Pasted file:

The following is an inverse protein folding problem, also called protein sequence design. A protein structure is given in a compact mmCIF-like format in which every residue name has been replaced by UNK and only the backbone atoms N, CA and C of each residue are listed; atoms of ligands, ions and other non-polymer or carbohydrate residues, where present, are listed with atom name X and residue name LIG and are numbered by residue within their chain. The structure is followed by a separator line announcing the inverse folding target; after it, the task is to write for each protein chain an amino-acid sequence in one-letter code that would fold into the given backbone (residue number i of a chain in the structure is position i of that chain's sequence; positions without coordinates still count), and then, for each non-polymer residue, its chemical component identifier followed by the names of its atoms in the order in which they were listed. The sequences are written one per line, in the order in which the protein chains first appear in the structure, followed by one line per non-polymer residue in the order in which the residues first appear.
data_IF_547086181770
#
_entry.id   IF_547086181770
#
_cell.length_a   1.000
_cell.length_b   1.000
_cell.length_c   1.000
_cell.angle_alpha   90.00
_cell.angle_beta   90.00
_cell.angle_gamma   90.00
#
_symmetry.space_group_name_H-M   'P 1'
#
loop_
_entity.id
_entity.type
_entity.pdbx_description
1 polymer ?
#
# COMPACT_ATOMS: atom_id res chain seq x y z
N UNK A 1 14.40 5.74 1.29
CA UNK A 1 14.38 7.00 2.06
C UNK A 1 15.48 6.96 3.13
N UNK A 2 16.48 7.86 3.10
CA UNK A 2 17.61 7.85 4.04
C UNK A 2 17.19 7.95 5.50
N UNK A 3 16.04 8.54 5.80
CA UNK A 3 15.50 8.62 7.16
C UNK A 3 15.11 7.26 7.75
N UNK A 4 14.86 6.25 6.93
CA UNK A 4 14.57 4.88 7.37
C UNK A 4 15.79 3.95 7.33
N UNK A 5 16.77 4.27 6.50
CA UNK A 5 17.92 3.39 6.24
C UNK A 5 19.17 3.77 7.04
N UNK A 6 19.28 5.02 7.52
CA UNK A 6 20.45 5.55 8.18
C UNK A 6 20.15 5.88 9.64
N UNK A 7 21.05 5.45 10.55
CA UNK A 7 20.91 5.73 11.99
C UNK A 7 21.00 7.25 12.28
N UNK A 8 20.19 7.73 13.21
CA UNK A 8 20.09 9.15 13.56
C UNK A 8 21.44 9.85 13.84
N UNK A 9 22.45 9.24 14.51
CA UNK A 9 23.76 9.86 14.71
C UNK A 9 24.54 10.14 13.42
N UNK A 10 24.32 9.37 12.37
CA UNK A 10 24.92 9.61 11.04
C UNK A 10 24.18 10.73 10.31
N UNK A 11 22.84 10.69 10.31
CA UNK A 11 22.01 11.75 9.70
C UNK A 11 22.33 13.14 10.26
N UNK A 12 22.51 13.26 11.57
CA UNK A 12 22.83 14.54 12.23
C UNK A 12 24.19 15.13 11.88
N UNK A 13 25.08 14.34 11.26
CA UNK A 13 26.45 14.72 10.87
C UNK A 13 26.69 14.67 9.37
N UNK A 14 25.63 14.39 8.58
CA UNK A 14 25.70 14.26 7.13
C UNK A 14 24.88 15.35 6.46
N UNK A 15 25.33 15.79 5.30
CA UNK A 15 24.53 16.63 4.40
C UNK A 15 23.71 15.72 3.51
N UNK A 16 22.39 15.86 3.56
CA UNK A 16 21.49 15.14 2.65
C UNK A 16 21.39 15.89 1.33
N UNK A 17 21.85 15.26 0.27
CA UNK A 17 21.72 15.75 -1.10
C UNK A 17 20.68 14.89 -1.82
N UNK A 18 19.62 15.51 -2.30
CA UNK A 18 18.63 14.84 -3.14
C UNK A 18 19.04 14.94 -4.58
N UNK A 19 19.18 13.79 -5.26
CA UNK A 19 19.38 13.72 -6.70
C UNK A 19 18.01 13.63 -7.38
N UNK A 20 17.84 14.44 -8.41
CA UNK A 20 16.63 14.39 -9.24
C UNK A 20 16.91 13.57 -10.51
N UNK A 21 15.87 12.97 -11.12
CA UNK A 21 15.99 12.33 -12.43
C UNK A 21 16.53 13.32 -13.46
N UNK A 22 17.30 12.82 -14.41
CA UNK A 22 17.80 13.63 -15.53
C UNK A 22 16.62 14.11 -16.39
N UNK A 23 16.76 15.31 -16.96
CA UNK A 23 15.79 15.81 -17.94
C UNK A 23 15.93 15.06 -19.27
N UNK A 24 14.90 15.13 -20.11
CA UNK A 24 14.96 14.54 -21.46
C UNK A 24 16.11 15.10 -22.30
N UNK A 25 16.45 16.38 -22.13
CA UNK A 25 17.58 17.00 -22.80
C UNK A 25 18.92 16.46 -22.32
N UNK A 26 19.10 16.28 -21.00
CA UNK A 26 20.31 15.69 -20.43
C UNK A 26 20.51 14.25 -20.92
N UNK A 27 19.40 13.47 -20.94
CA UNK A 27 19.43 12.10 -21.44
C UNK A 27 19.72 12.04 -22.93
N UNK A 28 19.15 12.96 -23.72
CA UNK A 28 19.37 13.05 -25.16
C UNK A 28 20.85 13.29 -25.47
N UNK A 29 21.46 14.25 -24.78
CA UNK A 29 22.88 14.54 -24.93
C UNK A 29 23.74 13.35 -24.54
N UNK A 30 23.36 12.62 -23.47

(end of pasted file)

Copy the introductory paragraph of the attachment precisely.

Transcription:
The following is an inverse protein folding problem, also called protein sequence design. A protein structure is given in a compact mmCIF-like format in which every residue name has been replaced by UNK and only the backbone atoms N, CA and C of each residue are listed; atoms of ligands, ions and other non-polymer or carbohydrate residues, where present, are listed with atom name X and residue name LIG and are numbered by residue within their chain. The structure is followed by a separator line announcing the inverse folding target; after it, the task is to write for each protein chain an amino-acid sequence in one-letter code that would fold into the given backbone (residue number i of a chain in the structure is position i of that chain's sequence; positions without coordinates still count), and then, for each non-polymer residue, its chemical component identifier followed by the names of its atoms in the order in which they were listed. The sequences are written one per line, in the order in which the protein chains first appear in the structure, followed by one line per non-polymer residue in the order in which the residues first appear.